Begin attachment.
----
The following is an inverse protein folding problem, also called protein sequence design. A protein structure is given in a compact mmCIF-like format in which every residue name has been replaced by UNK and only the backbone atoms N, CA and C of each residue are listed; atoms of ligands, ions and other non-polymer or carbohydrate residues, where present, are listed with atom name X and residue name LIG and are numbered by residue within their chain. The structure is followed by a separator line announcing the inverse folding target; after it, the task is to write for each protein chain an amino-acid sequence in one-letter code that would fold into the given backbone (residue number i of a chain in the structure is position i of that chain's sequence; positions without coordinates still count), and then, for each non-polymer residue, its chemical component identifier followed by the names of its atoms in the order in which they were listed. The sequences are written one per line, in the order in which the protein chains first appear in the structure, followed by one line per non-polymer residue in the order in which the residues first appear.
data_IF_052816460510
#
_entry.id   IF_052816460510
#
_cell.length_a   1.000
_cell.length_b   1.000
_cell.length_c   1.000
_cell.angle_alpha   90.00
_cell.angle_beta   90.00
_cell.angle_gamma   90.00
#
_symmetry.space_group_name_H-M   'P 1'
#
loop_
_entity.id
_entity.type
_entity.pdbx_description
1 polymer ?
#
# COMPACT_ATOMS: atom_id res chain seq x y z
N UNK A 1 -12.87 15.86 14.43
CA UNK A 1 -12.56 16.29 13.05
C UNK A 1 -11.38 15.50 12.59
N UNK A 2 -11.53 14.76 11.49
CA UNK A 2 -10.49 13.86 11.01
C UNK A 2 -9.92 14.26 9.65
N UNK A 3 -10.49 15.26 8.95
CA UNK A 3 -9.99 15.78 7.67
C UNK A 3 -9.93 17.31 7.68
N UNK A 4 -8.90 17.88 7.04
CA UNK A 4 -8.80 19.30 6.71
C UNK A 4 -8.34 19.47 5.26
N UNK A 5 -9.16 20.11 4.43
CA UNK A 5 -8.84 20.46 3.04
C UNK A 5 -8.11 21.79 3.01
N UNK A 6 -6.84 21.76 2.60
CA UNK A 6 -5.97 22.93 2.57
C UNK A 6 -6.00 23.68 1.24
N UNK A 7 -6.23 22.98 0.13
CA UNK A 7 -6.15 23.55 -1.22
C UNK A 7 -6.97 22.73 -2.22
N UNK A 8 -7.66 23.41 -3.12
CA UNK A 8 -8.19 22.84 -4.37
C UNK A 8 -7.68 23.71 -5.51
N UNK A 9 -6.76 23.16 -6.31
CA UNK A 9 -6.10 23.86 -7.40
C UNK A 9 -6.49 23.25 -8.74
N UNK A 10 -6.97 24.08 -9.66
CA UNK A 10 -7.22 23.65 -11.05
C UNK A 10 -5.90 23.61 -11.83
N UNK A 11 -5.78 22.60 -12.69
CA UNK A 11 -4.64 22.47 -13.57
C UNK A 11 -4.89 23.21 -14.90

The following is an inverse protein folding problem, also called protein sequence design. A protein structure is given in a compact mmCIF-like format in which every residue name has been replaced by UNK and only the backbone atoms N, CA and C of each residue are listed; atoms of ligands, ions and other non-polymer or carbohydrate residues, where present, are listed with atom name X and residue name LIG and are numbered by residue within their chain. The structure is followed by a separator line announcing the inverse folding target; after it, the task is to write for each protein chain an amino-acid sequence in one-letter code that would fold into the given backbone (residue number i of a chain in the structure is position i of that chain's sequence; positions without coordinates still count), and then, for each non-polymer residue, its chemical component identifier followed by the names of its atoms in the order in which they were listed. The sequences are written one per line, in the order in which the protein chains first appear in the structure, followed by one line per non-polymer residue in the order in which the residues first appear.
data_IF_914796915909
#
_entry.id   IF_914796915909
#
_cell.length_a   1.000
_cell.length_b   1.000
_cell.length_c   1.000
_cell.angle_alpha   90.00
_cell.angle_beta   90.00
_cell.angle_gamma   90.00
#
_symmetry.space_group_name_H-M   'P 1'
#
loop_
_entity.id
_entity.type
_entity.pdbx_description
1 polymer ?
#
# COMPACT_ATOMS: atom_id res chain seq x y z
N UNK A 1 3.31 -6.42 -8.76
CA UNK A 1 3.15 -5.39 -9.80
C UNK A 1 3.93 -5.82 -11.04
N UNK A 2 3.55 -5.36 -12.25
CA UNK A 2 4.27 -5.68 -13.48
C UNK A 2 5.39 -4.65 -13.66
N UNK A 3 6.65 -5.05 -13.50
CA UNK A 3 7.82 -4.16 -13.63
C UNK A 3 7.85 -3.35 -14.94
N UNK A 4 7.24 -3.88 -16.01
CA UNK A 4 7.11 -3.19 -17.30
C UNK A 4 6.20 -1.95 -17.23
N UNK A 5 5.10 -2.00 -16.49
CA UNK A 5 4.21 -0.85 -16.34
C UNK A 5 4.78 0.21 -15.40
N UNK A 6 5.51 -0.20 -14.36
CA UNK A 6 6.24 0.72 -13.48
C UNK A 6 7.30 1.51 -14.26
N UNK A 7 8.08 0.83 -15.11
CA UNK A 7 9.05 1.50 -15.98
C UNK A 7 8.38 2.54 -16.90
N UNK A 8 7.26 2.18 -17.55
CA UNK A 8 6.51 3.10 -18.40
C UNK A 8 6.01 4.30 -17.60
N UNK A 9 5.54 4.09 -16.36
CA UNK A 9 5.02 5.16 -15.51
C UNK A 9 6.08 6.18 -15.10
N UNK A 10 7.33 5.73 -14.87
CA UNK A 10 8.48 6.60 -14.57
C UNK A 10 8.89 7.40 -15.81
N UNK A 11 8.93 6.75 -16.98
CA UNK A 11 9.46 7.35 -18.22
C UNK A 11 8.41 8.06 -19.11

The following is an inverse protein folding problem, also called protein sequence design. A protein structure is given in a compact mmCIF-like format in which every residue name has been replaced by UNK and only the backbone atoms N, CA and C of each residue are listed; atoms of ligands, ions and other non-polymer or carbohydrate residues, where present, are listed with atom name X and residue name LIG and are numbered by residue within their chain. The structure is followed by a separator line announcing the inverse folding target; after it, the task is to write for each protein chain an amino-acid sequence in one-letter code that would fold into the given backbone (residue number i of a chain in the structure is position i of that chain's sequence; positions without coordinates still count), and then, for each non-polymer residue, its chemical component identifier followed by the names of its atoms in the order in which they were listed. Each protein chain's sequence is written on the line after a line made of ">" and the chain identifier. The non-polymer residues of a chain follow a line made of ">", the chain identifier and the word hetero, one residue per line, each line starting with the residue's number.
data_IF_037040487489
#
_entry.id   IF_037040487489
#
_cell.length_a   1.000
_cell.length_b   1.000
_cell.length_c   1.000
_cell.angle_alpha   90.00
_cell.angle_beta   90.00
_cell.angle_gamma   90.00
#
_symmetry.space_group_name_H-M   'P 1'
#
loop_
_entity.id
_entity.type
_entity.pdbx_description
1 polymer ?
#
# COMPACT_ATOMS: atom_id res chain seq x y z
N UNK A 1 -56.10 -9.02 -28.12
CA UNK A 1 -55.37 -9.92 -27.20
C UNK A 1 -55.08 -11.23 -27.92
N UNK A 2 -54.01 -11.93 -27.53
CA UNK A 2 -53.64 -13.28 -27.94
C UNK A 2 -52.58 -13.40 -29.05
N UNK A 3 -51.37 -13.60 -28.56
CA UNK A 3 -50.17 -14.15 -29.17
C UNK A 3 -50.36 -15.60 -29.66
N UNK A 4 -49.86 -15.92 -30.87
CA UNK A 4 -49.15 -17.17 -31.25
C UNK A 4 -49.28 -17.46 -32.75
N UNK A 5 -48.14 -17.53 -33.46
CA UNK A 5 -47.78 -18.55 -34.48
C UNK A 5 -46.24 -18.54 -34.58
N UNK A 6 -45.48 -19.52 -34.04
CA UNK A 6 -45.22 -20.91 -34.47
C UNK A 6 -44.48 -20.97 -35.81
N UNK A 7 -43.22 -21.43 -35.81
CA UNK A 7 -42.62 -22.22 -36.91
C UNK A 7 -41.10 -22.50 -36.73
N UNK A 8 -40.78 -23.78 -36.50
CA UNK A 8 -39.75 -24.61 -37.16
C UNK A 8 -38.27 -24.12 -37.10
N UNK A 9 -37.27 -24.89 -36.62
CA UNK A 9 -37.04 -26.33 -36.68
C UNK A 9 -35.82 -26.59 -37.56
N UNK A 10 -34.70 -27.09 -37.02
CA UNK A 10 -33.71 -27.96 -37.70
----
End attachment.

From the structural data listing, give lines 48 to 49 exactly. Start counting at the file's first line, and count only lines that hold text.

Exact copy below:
C UNK A 9 -6.49 23.25 -8.74
N UNK A 10 -6.97 24.08 -9.66